Dillard and Orwell
The essay ‘The Chase’ by Anne Dillard has similarties to the essay ‘Shooting an Elephant’. It also has differences. They are both written by adults who are looking into the past with laughter and anger. In The Chase, Dillard says ‘I was seven; the boys were eight, nine, and ten’ (dillard 56).
She states that she was writing about the coming of age. In the autobiography written before the essay, Orwell is writing as an older, wiser man about events that took place when he was in his early twenties’ (Orwell 78).
Both of the authors experienced football in their youth as well.
The Chase written by Anne Dillard gives the tone of excitement, thrill at being chased. She says that if you ‘hesitated in fear, miss and get hurt; your fate and your teams score depended on your concentration and courage’ (Dillard 56).
Like Orwell’s elephant hunting, the natives are excited about shooting the elephant. If he didn’t shoot the elephant, the elephant may have ‘charged and I missed him, I should have about as much chance as a toad under a steam-roller’ (Orwell 83).
The natives depended on Orwell to concrete and have courage while laughing at him if he did not. In football, the team depends on you and your sense of courage. If you don’t move, you get run over, much like a steam-roller. In both essays, both authors felt excitement and dread.
Dillard felt the dread after the man had caught them, ‘he could have only have fried Mikey Fahey and me in boiling oil, say or dismembered us piecemeal, or staked us to anthills. None of which I wanted’ (Dillard 58).
No book is genuinely free from political bias,” Orwell wrote. The idea that “art should have nothing to do with politics is itself a political attitude.” Political purpose, George Orwell claims, is inherently present in all works of literature. Orwell states this as one of the four great motivations for all writers to have, and even his own pieces explicitly contain his own ...
She also states that nothing has required so much of me since as being chased all over Pittsburgh in the middle of winter-running terrified, exhausted. It sounds like she was dreading the time when he did catch them. Orwell’s chase was him chasing the elephant. When he did catch up to the elephant, unlike the man, he did not want to harm the animal. He felt sorry for the animal. He says ‘but I did not want to shoot the elephant’. He dreaded catching up to the elephant because he knew he would have to kill him. ‘I often wondered whether any of the others grasped that I had done it solely to avoid looking a fool’ was Orwell’s true feelings.
Orwell never gave up hunting for the elephant. The ‘elephant had gone “must” (Orwell 80).
He wanted to have fun, however, the natives expected him to do something because he was an Englishman and a policeman. ’And suddenly I realized that should have to shoot the elephant after all. The people expected it of me and I had got to do it; I could feel their two thousand wills pressing me forward irresistibly’ (Orwell 82).
Even after he saw the dead man lying on the street, the natives followed him. When he finally saw the elephant, more natives had gathered to watch. Just like the man in Dillards chase, he never gave up chasing the kids. The kids were having fun like the elephant. They were also running for their lives (Dillard 57).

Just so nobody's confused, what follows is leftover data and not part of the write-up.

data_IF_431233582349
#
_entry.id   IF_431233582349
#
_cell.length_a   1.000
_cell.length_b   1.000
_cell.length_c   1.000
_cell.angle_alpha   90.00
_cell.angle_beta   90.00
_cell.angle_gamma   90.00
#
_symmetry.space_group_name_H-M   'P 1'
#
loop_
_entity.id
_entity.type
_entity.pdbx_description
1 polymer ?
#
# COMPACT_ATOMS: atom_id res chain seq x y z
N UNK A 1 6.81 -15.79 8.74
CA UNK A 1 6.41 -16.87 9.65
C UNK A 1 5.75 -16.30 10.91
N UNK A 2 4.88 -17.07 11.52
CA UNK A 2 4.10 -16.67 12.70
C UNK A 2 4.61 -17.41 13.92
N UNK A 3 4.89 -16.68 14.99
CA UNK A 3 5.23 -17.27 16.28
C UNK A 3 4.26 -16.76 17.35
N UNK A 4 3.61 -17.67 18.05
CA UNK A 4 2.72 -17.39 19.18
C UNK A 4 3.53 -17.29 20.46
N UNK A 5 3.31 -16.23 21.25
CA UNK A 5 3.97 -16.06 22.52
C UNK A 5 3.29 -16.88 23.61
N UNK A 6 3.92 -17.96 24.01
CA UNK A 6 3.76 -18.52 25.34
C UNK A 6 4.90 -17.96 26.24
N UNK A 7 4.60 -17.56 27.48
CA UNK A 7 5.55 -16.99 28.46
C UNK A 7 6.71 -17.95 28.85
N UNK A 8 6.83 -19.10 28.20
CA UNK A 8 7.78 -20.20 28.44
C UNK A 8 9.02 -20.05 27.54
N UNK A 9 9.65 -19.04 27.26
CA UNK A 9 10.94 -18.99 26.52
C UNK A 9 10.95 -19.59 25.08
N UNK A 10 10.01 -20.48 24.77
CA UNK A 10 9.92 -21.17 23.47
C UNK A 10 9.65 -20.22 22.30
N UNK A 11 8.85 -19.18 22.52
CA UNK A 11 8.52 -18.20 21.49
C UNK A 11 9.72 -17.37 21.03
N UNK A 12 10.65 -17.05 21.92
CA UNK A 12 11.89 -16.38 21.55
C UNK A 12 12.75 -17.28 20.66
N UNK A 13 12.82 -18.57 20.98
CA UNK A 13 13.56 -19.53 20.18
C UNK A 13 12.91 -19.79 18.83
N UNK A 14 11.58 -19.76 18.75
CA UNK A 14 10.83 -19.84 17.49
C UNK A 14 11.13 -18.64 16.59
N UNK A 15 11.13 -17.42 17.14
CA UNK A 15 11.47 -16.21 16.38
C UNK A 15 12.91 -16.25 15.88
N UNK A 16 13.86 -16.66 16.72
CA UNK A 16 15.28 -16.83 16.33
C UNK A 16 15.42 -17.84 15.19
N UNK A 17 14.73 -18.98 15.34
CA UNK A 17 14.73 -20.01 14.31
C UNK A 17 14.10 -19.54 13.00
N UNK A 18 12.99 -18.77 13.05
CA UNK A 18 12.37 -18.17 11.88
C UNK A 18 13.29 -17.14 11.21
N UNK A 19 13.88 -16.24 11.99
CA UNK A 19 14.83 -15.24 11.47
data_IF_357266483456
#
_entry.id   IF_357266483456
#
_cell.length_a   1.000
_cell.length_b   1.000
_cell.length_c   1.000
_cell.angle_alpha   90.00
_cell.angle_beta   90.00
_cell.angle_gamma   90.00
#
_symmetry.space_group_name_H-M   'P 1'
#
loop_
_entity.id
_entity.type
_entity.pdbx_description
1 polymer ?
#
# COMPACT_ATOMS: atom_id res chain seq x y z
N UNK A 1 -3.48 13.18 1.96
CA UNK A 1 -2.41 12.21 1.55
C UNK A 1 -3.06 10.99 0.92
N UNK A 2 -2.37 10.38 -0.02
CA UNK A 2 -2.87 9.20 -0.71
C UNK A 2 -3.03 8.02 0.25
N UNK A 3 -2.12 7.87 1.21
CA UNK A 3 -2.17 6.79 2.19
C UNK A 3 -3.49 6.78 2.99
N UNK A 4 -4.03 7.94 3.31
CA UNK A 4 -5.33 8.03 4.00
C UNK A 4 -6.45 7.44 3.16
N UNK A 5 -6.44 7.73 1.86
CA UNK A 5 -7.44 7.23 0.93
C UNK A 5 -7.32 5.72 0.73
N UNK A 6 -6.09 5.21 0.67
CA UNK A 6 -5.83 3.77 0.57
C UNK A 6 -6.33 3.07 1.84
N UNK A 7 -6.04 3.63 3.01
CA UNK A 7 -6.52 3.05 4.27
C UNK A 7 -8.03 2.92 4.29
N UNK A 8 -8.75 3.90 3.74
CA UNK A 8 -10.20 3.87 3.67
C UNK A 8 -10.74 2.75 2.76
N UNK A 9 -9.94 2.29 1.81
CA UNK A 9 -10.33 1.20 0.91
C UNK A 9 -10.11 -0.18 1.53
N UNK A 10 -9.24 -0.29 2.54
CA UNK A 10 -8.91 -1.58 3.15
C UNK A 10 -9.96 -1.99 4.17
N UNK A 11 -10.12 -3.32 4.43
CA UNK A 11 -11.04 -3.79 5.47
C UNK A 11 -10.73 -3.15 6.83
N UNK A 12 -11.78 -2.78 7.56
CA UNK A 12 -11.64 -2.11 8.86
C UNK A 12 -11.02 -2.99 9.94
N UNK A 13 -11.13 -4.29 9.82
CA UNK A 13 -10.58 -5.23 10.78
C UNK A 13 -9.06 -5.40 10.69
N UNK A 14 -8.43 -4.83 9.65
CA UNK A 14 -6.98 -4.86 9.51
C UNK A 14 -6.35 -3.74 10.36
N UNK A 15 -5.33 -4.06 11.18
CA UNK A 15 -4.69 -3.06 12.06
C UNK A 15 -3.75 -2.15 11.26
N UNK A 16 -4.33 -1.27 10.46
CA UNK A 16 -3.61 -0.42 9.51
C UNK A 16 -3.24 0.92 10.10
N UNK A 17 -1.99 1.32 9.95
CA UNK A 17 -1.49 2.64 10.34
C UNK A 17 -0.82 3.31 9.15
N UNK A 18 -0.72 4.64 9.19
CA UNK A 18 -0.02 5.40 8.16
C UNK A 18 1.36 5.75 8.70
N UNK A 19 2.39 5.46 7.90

They ran through backyards, through hedges, grocery delivery driveways and snowy steps. Eventually, the man caught them. He was mad and lashed out at them. ‘The point was that he had chased us passionately without giving up (Dillard 58).
Although, when the man did catch them, there was no one to watch. The tones of these two essays are very different.
Orwell started out hating the job. He says ‘I had already made up my mind that imperialism was an evil thing and the sooner I chucked up my job and got out of it the better’ (Orwell 79).
He hated the look of the prisoners, the treatment of the people and the attitudes of the people. He goes on to talk about the crowd that had followed him, ‘faces all happy and excited over this bit of fun’. In the end, he understood more about imperialism, the influence of the natives over me because I was an Englishman. His tone in his essay sounds sad and angry. In contrast, Dillards essay sounds happy and excited. She starts out with the happy times playing football and baseball, loving the games. These were sports exhibited everything that a girls game could not. She then goes into another game which can be played by both boys and girls, snowball throwing. In this one instance, the car stops and the driver hops out. The chase is on. ‘This ordinary adult evidently knew what I thought only children who trained at football knew: that you have to fling yourself at what you’re doing, you have to point yourself, forget yourself, aim, dive (Dillard 57).
At the beginning of The Picture of Dorian Gray by Oscar Wilde, Basil paints a portrait of Dorian Gray. Throughout the novel, Dorian is viewed and is treated by the world as art. As art, Dorian is constantly changed by the influences of his different artists. The most influential and main artist of Dorian is Lord Henry. Lord Henry corrupts Dorian into a vain, selfish, arrogant, hedonistic, and ...
She is loving the chase that this man is giving her. When the man catches her and her friend, the tone goes from happy to scared. The kids were worried about what the man was going to do. The terrified feelings came after she thought about the chase.